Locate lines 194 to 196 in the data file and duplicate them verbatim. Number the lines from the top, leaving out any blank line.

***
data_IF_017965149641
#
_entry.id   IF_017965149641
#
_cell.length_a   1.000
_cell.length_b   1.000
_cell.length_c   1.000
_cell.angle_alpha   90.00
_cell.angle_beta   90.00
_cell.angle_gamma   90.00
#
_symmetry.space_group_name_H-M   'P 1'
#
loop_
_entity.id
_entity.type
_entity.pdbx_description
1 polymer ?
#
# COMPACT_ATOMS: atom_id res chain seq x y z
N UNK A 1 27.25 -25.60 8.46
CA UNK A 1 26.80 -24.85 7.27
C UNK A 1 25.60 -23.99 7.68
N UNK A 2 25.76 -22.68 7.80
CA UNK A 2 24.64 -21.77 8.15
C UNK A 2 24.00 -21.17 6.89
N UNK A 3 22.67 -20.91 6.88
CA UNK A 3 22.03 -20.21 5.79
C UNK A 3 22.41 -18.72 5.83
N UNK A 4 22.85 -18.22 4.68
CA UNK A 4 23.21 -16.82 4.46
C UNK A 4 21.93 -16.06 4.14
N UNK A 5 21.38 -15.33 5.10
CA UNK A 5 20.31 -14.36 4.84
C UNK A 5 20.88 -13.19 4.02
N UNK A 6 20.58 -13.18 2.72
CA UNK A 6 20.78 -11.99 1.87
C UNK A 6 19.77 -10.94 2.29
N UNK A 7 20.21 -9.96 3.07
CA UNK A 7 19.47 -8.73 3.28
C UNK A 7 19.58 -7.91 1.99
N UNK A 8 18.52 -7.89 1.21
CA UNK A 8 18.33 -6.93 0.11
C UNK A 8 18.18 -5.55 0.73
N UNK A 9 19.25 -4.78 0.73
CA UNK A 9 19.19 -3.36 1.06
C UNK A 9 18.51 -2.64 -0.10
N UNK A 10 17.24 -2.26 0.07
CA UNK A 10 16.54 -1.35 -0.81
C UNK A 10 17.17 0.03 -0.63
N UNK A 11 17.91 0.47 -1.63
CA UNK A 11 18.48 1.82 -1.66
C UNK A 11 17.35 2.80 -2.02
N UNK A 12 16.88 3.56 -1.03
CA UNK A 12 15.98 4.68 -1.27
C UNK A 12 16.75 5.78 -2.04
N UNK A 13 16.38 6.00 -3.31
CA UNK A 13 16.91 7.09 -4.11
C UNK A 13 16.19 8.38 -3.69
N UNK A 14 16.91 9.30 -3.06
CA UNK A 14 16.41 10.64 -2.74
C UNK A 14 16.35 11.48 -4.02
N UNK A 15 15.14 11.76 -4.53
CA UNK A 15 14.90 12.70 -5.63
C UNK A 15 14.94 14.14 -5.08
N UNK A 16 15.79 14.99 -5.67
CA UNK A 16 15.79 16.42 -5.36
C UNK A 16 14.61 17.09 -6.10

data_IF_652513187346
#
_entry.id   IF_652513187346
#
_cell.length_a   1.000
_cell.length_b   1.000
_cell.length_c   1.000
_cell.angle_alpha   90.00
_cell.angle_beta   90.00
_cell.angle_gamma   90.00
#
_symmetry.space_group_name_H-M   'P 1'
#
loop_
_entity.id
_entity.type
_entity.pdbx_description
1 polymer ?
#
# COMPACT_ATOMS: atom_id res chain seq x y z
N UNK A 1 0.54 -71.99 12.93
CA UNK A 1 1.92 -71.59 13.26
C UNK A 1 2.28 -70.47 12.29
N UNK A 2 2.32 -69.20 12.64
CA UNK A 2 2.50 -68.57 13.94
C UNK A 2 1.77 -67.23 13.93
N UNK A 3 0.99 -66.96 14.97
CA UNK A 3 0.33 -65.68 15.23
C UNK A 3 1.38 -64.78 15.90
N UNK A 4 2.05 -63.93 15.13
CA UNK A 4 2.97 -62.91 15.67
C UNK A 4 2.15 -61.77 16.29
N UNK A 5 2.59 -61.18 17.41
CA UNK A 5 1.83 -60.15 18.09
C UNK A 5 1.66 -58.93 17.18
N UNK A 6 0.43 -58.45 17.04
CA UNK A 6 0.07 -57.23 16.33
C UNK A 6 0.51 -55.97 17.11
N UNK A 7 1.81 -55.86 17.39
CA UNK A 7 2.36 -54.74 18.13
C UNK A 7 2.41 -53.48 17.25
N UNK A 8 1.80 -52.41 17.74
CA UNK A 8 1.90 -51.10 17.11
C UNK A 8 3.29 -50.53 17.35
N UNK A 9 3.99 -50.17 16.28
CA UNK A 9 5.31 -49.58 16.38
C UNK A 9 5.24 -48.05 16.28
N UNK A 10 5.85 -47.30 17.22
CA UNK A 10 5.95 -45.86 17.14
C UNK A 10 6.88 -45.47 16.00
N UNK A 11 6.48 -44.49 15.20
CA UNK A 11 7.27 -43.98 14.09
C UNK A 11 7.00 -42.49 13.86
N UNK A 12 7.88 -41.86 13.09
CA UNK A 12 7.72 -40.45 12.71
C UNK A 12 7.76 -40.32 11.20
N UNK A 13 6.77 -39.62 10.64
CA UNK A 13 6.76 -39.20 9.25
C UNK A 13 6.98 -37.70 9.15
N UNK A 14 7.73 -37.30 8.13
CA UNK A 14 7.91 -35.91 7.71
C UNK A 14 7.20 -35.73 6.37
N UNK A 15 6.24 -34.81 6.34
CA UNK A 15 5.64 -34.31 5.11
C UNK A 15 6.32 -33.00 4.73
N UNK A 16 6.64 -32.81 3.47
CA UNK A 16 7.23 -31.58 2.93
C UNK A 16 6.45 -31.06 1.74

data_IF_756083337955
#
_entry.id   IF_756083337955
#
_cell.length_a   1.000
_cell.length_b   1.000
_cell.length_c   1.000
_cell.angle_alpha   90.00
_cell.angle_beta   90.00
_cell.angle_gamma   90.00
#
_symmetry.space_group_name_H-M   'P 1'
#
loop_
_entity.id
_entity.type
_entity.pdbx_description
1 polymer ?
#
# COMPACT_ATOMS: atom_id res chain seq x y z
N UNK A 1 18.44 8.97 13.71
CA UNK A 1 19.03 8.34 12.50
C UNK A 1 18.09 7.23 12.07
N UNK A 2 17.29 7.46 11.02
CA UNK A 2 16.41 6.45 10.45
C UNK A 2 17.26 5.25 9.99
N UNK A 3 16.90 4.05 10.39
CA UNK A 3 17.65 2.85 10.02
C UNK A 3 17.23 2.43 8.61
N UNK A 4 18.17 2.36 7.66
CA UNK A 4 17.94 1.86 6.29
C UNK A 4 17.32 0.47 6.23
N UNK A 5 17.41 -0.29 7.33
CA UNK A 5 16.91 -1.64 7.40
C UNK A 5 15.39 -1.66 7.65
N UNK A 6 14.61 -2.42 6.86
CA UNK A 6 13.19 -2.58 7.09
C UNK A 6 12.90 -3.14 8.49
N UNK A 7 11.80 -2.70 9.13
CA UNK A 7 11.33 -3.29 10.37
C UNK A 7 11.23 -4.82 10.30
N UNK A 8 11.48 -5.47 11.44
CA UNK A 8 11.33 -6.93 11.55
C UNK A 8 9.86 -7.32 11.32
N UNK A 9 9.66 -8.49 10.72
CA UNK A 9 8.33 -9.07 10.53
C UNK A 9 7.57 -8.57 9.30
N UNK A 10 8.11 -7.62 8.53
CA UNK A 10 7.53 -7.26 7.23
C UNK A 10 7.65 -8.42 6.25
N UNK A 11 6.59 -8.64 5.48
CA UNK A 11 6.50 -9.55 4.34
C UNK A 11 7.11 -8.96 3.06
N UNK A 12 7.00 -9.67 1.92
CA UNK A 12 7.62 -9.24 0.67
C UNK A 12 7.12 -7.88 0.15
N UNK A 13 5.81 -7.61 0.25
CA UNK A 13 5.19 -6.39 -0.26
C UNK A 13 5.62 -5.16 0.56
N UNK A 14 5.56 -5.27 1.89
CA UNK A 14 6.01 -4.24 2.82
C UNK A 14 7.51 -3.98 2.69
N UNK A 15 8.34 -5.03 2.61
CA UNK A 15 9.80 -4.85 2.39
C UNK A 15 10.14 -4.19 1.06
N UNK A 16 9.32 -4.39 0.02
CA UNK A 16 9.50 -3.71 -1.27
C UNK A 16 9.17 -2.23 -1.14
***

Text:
CA UNK A 13 5.19 -6.39 -0.26
C UNK A 13 5.62 -5.16 0.56
N UNK A 14 5.56 -5.27 1.89